The Democratic Alliance is of the view that the ANC's election manifesto is proof that the governing party is not serious about tackling corruption.
The manifesto promises to "put an end to state capture, restore the integrity of public institutions and tackle corruption".
"While these promises are all good and well, it is evident that the ANC chooses to gloss over its role in corruption which has had a devastating effect on the provision of services to our people," DA spokesperson on corruption, Phumzile Van Damme said in a statement on Sunday.
The ANC manifesto which was launched on Saturday at Moses Mabhida Stadium in Durban proves that unlike the DA, the ruling party has no plan on how it is going to tackle corruption, according to Van Damme.
"The ANC is incapable of self-correcting and promoting integrity in government, because they are the very people who erode good governance and destroy institutions," she said.
The DA further promises that corruption under a government led by the opposition party will lead to a sentence of 15 years imprisonment.
The opposition party highlights its plan to fight corruption:Establishing an independent unit dedicated to identifying, fighting and prosecuting corruption.Ensuring the payment of all public money is transparent.Bringing in direct elections for all political office holders so that the South African people can hold their president, premiers and mayors directly accountable.Implementing regular lifestyle audits for all politicians and government officials.Protecting and encouraging 'whistleblowers' who identify and report on corrupt activities
"The people of South Africa deserve a government which provides services and keeps them safe, not one which robs them of their futures," Van Damme concluded.
'ANC Manifesto full of broken promises
DA spokesperson on immigration Jacques Julius says that the manifesto was full of broken promises and offered no solutions to South Africa's borders and immigration.
"I have spent the past six months visiting border posts across the country, engaging with officials and seeing for myself some of the challenges they face daily.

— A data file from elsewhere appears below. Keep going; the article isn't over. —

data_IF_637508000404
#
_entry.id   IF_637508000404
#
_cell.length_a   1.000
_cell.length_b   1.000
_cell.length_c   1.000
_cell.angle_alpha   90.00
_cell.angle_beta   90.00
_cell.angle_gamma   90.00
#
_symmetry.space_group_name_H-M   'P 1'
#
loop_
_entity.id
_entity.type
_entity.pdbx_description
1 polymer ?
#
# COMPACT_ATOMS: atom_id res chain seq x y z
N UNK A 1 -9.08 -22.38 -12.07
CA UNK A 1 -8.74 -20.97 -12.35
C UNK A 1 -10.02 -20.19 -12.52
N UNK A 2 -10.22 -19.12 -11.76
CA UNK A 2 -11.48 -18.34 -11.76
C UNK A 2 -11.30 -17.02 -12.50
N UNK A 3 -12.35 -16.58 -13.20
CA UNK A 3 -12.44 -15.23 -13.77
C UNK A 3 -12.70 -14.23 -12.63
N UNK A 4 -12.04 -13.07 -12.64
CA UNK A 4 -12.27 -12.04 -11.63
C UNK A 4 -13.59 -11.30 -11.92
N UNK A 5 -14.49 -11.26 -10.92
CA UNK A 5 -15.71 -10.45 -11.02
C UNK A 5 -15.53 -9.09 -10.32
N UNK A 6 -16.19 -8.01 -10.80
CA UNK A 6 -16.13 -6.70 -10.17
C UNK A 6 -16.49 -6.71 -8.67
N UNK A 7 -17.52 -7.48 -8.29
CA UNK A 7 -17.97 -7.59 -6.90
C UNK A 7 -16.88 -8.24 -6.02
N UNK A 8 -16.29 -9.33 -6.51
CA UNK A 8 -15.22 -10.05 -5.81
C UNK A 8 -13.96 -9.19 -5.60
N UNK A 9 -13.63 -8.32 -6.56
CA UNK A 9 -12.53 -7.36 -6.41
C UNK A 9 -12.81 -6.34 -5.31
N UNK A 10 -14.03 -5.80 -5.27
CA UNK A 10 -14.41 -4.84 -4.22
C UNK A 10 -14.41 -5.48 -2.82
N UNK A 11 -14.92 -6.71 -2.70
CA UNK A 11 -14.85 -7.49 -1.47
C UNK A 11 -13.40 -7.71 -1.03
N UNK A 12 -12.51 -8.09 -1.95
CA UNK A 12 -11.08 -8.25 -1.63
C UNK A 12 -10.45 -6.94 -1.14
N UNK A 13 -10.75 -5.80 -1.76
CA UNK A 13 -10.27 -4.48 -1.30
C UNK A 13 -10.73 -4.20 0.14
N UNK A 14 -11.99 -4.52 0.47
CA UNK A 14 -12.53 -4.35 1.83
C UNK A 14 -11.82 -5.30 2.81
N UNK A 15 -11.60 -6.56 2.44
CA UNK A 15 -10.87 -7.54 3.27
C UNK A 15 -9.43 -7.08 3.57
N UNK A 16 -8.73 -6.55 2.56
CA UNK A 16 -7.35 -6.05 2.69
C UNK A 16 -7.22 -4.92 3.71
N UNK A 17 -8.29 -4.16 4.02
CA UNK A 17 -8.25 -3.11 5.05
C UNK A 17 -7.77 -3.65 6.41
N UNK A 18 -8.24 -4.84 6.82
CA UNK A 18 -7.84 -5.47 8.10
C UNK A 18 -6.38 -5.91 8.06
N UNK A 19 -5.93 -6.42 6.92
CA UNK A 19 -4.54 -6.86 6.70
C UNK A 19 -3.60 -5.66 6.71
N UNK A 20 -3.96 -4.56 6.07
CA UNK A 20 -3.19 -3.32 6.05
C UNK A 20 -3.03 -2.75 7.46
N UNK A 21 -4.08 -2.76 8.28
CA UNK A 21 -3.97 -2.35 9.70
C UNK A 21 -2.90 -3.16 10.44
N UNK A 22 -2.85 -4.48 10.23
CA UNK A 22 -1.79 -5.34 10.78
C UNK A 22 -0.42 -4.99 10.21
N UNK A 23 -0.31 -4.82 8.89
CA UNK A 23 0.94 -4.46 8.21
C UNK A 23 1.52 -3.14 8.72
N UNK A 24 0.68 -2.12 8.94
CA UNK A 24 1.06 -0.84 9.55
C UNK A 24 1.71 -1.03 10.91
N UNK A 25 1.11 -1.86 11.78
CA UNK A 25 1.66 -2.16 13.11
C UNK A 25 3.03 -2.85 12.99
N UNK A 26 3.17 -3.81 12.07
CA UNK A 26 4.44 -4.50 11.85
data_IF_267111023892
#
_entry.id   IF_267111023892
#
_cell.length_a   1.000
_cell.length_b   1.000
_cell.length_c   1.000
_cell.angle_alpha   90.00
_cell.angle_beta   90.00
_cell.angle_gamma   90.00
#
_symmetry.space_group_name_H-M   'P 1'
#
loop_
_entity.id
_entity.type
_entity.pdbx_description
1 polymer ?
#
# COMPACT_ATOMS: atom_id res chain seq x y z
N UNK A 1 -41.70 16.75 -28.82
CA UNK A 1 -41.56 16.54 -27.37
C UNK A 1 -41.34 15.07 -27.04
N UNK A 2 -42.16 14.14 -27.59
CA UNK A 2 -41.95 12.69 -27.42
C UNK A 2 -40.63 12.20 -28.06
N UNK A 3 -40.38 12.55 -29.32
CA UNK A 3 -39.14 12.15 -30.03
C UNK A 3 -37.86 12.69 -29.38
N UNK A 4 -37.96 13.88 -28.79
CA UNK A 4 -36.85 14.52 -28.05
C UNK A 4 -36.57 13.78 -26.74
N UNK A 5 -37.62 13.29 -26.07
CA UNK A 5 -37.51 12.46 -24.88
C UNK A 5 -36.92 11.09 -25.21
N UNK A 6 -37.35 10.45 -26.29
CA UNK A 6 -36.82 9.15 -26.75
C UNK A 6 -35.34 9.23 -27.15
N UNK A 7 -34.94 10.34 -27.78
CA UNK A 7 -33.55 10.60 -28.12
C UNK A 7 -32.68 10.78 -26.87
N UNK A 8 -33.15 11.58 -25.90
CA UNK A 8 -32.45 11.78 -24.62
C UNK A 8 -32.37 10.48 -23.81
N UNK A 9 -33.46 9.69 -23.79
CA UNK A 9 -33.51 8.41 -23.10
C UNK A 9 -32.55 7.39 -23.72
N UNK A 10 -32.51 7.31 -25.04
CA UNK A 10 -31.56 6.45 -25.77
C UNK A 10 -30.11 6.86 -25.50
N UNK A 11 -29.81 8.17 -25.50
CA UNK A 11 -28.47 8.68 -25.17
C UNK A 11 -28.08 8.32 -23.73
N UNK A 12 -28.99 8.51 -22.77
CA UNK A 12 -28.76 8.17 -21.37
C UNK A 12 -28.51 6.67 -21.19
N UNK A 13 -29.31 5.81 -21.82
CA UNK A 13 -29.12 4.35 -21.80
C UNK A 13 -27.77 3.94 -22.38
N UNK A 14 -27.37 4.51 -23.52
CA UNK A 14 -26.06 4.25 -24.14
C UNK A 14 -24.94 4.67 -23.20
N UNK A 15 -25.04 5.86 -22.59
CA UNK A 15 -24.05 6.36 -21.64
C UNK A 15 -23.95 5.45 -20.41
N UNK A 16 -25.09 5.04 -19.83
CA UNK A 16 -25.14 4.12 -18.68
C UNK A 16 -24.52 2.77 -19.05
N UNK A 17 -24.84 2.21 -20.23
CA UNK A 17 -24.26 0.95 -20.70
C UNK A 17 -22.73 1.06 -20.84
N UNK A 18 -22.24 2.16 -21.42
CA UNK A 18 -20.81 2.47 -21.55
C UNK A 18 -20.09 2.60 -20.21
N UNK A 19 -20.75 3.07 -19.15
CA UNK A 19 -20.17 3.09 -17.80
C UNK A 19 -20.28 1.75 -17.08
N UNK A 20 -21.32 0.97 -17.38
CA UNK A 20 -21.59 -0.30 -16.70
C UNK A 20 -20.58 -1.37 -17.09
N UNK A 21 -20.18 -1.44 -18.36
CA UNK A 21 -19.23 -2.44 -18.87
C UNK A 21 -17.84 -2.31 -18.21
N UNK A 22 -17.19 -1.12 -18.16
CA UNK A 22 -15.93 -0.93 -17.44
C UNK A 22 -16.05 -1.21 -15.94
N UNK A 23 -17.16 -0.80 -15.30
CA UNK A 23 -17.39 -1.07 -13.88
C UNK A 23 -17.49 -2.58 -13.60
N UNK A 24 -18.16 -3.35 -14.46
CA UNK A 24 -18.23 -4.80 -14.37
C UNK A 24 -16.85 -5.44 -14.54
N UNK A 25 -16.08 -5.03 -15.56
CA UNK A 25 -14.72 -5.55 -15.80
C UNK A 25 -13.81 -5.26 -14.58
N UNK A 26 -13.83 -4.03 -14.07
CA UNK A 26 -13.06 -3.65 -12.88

"During these inspections, the DA uncovered a number of issues including: illegal cross border trading; alleged social grant fraud; poor military patrolling and hijacking syndicates," he said in a statement on Sunday.
This come after President Cyril Ramaphosa in his address told voters that the governing party would work with other countries to ensure that "there are incentives created for immigrants to stay in the borders of their own country".
The opposition party also notes that the ANC manifesto was silent on the state of the Department of Home Affairs (DHA) and the lack of support from the South African National Defence Force (SANDF).
"The DHA has no systems to accurately determine the number of undocumented immigrants in the country. When I spoke to SANDF officials off the record, they complained about being under-resourced and it emerged that there may be law enforcement individuals who are working with the syndicates, making it difficult to police these crimes," he claimed.
The DA plan to "fix borders" through the following:Arresting, detaining and deporting those who repeatedly enter our country illegally.Ensuring undocumented immigrants are regularised (to become citizens) or assisted in leaving the country if they do not meet the criteria for remaining in the country.Strengthening our border posts. Through proper control and order, we can create corruption-free and effective border security and control.Eradicating the corruption and inefficiency endemic to Home Affairs.Together with the push to secure our borders and regularise migrants, the DA says it is committed to assisting, supporting and caring for legitimate refugees and asylum seekers, as well as attracting foreign nationals with scarce skills to South Africa to help us grow our economy and create jobs.
"The ANC is incapable of ensuring law and order in the country. A change in leadership is needed and only the DA has a plan to control immigration and secure our borders," he concluded.